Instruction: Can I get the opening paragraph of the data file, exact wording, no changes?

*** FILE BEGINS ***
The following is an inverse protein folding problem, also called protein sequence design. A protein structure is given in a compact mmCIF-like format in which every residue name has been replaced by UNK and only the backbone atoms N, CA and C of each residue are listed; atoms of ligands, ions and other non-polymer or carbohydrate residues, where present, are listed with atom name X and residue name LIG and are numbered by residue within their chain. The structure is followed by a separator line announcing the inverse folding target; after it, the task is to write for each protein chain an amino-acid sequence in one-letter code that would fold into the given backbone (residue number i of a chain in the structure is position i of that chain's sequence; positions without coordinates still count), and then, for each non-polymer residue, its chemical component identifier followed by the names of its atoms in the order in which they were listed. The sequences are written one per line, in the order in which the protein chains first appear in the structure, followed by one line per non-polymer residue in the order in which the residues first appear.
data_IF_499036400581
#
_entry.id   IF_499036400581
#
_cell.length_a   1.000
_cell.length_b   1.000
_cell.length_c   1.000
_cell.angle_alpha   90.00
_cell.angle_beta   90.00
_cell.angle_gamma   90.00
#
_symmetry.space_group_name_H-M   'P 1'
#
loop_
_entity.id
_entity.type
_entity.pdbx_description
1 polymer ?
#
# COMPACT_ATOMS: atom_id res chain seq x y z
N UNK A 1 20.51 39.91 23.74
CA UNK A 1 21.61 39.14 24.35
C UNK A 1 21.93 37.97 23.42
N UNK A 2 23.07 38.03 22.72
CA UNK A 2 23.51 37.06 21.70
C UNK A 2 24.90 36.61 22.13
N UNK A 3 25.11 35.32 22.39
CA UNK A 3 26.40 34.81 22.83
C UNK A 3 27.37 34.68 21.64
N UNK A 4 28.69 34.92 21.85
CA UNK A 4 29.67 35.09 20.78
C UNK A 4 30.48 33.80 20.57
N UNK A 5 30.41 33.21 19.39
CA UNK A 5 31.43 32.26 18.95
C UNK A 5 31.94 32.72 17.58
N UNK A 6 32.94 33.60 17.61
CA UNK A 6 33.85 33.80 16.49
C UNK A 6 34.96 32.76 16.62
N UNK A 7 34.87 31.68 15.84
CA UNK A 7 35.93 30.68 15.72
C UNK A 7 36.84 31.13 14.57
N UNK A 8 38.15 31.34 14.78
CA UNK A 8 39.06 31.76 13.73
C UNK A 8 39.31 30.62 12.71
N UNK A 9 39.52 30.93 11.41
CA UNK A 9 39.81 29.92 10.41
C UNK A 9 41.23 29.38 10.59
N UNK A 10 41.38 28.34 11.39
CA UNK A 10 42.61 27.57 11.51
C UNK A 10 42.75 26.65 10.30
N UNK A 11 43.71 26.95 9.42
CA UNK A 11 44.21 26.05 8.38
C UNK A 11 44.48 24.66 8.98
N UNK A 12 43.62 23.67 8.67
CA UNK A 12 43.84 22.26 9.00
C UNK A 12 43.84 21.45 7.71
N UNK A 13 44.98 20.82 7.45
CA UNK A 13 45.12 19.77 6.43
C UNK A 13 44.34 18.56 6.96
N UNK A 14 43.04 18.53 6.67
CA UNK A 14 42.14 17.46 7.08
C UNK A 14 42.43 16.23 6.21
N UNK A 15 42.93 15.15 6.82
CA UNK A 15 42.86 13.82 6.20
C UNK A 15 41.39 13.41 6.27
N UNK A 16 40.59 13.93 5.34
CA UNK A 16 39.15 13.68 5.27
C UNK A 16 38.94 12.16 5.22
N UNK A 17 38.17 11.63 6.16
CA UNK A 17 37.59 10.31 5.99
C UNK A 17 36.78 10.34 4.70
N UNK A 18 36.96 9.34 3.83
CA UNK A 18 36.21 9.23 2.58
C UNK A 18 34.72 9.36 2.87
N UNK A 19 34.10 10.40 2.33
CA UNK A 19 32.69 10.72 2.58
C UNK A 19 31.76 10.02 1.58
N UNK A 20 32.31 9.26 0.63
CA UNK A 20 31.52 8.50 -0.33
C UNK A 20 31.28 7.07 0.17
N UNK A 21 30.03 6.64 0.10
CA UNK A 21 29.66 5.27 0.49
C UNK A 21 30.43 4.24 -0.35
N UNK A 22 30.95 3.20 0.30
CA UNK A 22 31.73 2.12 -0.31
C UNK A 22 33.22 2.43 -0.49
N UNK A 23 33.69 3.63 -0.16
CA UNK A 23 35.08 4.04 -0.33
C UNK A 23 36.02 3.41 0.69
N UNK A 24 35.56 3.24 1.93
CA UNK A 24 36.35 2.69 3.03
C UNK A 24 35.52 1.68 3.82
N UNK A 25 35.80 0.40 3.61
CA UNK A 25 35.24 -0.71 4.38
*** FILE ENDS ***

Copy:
The following is an inverse protein folding problem, also called protein sequence design. A protein structure is given in a compact mmCIF-like format in which every residue name has been replaced by UNK and only the backbone atoms N, CA and C of each residue are listed; atoms of ligands, ions and other non-polymer or carbohydrate residues, where present, are listed with atom name X and residue name LIG and are numbered by residue within their chain. The structure is followed by a separator line announcing the inverse folding target; after it, the task is to write for each protein chain an amino-acid sequence in one-letter code that would fold into the given backbone (residue number i of a chain in the structure is position i of that chain's sequence; positions without coordinates still count), and then, for each non-polymer residue, its chemical component identifier followed by the names of its atoms in the order in which they were listed. The sequences are written one per line, in the order in which the protein chains first appear in the structure, followed by one line per non-polymer residue in the order in which the residues first appear.